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November 20, 2019 Dark days of War of Independence
Dark days of War of Independence the subject of new National Library photographic exhibition

Dublin’s Custom House engulfed in flames, Cork’s Patrick Street reduced to rubble, families ejected from their homes by British forces, and the immediate aftermath of outbreaks of violence and bloodshed are among the scenes displayed in the National Library of Ireland (NLI)’s new exhibition, ‘From Turmoil to Truce: Photographs of the War of Independence’ at the National Photographic Archive, Temple Bar. The exhibition was launched by academic, historian and writer, Diarmaid Ferriter.

‘From Turmoil to Truce’ draws on the NLI’s rich and varied holdings of photographs and newspaper cuttings, and explores the key aspects of a dramatic, brutal and extreme period of Irish history, in which Irish republicans fought to win Ireland’s freedom from centuries of British rule. In telling the story of Ireland’s pursuit of independence, the exhibition highlights the increasing normalisation of violence at the time; the impact felt across the country and at all levels of Irish society; and the personal experiences of both individuals and families.

The ground floor exhibition space is rendered in a stark black and white colour scheme, reflecting the subject matter and title of the exhibition, as visitors are taken on the journey from conflict and turmoil to resolution and truce. Multimedia elements include a large display showing a selection of archival Pathé newsreels, putting visitors in the place of cinema-goers of the era; while an interactive screen offers an opportunity to get hands-on with history and browse other ephemera from the period, including theatre programmes.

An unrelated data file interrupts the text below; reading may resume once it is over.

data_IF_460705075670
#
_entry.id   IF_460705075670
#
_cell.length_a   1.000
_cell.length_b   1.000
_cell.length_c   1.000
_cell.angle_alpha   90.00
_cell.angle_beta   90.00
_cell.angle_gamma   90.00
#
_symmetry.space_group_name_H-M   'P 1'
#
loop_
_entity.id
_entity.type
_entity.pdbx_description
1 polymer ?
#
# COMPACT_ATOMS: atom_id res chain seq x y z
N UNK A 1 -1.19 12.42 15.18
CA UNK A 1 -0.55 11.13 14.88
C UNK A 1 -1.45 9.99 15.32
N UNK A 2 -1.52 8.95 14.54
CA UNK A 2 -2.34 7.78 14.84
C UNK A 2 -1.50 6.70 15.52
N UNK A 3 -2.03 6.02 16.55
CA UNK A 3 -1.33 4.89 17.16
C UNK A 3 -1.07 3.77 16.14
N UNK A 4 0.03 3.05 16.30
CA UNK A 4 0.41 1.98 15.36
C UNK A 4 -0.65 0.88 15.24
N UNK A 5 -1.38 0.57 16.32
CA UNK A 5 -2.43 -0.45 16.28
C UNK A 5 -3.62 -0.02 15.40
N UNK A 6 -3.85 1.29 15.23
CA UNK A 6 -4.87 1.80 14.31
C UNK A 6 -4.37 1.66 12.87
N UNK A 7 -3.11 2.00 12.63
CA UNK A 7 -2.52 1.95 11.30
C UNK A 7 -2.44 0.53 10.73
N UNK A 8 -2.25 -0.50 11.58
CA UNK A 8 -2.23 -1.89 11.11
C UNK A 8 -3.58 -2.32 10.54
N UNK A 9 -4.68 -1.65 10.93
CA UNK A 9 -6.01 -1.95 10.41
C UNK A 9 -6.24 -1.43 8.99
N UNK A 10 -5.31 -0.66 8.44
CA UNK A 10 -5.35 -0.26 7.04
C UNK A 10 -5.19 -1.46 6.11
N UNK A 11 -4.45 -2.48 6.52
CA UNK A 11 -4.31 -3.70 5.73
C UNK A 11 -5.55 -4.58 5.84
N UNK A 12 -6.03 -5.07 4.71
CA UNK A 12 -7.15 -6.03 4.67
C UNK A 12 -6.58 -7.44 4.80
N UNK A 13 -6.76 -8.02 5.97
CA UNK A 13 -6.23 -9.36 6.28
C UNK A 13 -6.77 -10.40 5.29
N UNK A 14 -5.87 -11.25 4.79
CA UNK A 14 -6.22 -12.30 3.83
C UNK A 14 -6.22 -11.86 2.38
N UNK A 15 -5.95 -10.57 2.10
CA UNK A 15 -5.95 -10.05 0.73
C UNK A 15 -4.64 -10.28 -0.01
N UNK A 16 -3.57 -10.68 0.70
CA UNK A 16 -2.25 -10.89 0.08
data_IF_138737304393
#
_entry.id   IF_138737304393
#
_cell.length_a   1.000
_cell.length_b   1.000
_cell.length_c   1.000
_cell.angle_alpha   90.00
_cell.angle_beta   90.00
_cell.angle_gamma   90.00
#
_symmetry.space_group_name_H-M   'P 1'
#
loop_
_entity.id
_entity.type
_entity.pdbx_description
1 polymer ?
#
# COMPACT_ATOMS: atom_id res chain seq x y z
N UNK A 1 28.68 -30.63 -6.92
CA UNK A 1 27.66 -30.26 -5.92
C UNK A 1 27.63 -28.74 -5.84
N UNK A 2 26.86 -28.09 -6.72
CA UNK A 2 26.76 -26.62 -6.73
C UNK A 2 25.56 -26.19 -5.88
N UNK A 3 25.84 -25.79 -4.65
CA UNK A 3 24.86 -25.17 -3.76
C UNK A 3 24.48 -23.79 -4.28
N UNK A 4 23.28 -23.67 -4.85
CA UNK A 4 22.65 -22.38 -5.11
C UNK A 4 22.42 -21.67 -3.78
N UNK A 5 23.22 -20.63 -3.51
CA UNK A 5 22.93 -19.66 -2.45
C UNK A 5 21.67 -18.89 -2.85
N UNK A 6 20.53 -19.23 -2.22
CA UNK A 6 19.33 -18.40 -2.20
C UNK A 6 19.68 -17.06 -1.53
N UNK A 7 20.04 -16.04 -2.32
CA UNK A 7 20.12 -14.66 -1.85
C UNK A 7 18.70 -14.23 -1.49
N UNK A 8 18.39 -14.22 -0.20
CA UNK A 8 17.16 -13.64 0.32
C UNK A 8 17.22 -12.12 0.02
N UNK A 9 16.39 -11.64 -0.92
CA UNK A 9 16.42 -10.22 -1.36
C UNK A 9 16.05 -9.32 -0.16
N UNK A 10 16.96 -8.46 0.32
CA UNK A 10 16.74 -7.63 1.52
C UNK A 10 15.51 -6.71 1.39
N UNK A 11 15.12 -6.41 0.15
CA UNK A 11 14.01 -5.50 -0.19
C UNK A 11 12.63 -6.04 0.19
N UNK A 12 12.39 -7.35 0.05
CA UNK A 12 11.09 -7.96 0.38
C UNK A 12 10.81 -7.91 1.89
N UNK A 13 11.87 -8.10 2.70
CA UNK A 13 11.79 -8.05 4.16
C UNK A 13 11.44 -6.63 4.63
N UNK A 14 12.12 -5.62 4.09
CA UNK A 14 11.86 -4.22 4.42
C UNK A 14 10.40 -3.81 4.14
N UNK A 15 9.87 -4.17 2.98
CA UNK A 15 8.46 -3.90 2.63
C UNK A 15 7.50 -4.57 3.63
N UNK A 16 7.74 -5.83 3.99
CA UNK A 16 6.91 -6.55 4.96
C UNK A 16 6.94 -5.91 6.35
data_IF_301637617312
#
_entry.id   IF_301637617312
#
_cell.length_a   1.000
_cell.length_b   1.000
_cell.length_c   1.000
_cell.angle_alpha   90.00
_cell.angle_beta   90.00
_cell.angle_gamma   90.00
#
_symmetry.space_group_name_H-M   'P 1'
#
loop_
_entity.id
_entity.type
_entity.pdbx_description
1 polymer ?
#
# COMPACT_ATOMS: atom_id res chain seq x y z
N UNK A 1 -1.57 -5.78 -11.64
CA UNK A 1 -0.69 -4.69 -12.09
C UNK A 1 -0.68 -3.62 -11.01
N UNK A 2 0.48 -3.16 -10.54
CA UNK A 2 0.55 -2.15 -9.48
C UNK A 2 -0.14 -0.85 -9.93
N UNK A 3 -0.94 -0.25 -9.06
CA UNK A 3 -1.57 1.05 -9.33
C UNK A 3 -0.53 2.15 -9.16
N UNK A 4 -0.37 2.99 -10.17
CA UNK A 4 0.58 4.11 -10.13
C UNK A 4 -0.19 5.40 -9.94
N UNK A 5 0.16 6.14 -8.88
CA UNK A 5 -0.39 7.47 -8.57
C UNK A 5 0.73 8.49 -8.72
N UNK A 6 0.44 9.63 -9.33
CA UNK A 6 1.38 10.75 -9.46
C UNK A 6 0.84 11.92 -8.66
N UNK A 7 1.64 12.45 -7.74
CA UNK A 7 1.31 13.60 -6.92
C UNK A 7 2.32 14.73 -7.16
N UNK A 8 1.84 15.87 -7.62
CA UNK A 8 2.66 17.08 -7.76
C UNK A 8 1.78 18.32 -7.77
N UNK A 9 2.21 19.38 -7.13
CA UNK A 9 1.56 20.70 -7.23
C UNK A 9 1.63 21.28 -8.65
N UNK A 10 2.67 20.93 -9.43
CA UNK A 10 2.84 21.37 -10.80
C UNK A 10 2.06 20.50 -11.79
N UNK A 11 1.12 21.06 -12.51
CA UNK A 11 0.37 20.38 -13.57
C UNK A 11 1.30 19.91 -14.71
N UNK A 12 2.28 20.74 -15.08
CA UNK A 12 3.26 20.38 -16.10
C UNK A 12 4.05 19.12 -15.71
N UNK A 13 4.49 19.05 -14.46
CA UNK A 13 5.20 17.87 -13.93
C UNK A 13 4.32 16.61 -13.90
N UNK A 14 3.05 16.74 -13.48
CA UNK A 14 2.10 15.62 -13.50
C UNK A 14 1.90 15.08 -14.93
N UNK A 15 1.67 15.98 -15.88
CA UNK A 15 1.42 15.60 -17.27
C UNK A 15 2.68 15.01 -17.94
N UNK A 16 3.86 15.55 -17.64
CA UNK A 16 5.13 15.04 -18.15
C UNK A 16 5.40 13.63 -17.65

There is also a focus on the individual stories of the time, including that of the MacSwiney family. Playwright and republican Mayor of Cork Terence MacSwiney died on hunger strike in Brixton Prison in London, and his wife Muriel played an influential role throughout this terrible time and after his death. Images of Muriel at Brixton, of her husband’s requiem mass, and of the couple with their daughter, Máire, illuminate one family’s poignant story.

Speaking at the launch, Director of the NLI, Dr Sandra Collins, said: “The War of Independence was a challenging time in our history. The Irish Free State was born in violence and involved difficult choices. It is important to the National Library to be part of the national conversation about these dark and complex times. The Library’s unparalleled archives, collected over many years, show us both the national political events and how they affected communities, families and individuals. It is my hope that all those who visit ‘From Turmoil to Truce’ will leave with a fuller understanding of a country at war.’

Chairman of the Board of the National Library, Paul Shovlin added: “The images on display in ‘From Turmoil to Truce’ reflect a harsh reality, but we have also been very conscious of engaging with all our visitors, using material from across the collections including interactive and multimedia elements. The exhibition also aligns closely with the secondary school history curriculum, across both the Junior and Senior cycles. As such, I would like to particularly invite secondary school students to visit our exhibition, and encourage teachers to organise a tour for their class.”

‘From Turmoil to Truce: Photographs of the War of Independence’ is free to visit, and is open seven days weekly: Monday to Saturday 10am to 5pm and 12noon to 5pm on Sundays. The exhibition runs in the NLI’s National Photographic Archive, Meeting House Square, Temple Bar until May 2020. A programme of events complements the exhibition, comprising panel discussions, events and tours.

For more information, visit www.nli.ie.

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